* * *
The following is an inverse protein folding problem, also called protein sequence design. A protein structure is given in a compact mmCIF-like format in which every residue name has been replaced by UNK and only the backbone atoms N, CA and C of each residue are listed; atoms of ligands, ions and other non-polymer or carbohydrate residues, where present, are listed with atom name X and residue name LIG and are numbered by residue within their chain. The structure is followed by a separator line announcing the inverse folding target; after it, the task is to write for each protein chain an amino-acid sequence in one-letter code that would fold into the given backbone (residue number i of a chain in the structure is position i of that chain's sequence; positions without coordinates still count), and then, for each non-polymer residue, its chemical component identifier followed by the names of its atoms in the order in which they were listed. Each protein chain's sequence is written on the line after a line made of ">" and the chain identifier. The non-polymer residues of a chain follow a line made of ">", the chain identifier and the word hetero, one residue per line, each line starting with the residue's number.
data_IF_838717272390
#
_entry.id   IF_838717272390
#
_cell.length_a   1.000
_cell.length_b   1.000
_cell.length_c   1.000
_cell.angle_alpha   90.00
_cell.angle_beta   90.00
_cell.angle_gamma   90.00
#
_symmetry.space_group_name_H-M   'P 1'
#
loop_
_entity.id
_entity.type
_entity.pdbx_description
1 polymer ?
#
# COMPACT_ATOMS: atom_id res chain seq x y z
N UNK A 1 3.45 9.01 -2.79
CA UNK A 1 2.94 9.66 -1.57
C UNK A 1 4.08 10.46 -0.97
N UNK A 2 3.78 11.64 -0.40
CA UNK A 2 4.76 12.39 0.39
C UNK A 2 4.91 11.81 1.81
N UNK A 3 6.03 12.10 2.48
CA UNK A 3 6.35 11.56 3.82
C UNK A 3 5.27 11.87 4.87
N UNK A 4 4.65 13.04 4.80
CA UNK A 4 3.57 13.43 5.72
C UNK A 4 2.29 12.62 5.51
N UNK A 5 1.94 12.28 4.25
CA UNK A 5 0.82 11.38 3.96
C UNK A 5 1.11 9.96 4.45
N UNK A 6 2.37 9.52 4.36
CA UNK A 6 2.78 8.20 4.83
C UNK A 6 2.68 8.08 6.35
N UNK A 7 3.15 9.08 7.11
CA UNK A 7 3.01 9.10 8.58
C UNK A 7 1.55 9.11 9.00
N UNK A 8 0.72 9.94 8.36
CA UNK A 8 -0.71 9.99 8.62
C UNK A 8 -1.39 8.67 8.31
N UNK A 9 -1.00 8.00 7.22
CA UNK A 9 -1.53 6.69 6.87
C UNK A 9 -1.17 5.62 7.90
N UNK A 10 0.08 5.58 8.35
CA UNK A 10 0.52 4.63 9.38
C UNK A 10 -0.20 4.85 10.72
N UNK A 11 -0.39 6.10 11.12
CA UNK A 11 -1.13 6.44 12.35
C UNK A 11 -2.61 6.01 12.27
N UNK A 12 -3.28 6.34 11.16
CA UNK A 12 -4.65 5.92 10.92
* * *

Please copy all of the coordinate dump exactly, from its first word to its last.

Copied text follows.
The following is an inverse protein folding problem, also called protein sequence design. A protein structure is given in a compact mmCIF-like format in which every residue name has been replaced by UNK and only the backbone atoms N, CA and C of each residue are listed; atoms of ligands, ions and other non-polymer or carbohydrate residues, where present, are listed with atom name X and residue name LIG and are numbered by residue within their chain. The structure is followed by a separator line announcing the inverse folding target; after it, the task is to write for each protein chain an amino-acid sequence in one-letter code that would fold into the given backbone (residue number i of a chain in the structure is position i of that chain's sequence; positions without coordinates still count), and then, for each non-polymer residue, its chemical component identifier followed by the names of its atoms in the order in which they were listed. Each protein chain's sequence is written on the line after a line made of ">" and the chain identifier. The non-polymer residues of a chain follow a line made of ">", the chain identifier and the word hetero, one residue per line, each line starting with the residue's number.
data_IF_838717272390
#
_entry.id   IF_838717272390
#
_cell.length_a   1.000
_cell.length_b   1.000
_cell.length_c   1.000
_cell.angle_alpha   90.00
_cell.angle_beta   90.00
_cell.angle_gamma   90.00
#
_symmetry.space_group_name_H-M   'P 1'
#
loop_
_entity.id
_entity.type
_entity.pdbx_description
1 polymer ?
#
# COMPACT_ATOMS: atom_id res chain seq x y z
N UNK A 1 3.45 9.01 -2.79
CA UNK A 1 2.94 9.66 -1.57
C UNK A 1 4.08 10.46 -0.97
N UNK A 2 3.78 11.64 -0.40
CA UNK A 2 4.76 12.39 0.39
C UNK A 2 4.91 11.81 1.81
N UNK A 3 6.03 12.10 2.48
CA UNK A 3 6.35 11.56 3.82
C UNK A 3 5.27 11.87 4.87
N UNK A 4 4.65 13.04 4.80
CA UNK A 4 3.57 13.43 5.72
C UNK A 4 2.29 12.62 5.51
N UNK A 5 1.94 12.28 4.25
CA UNK A 5 0.82 11.38 3.96
C UNK A 5 1.11 9.96 4.45
N UNK A 6 2.37 9.52 4.36
CA UNK A 6 2.78 8.20 4.83
C UNK A 6 2.68 8.08 6.35
N UNK A 7 3.15 9.08 7.11
CA UNK A 7 3.01 9.10 8.58
C UNK A 7 1.55 9.11 9.00
N UNK A 8 0.72 9.94 8.36
CA UNK A 8 -0.71 9.99 8.62
C UNK A 8 -1.39 8.67 8.31
N UNK A 9 -1.00 8.00 7.22
CA UNK A 9 -1.53 6.69 6.87
C UNK A 9 -1.17 5.62 7.90
N UNK A 10 0.08 5.58 8.35
CA UNK A 10 0.52 4.63 9.38
C UNK A 10 -0.20 4.85 10.72
N UNK A 11 -0.39 6.10 11.12
CA UNK A 11 -1.13 6.44 12.35
C UNK A 11 -2.61 6.01 12.27
N UNK A 12 -3.28 6.34 11.16
CA UNK A 12 -4.65 5.92 10.92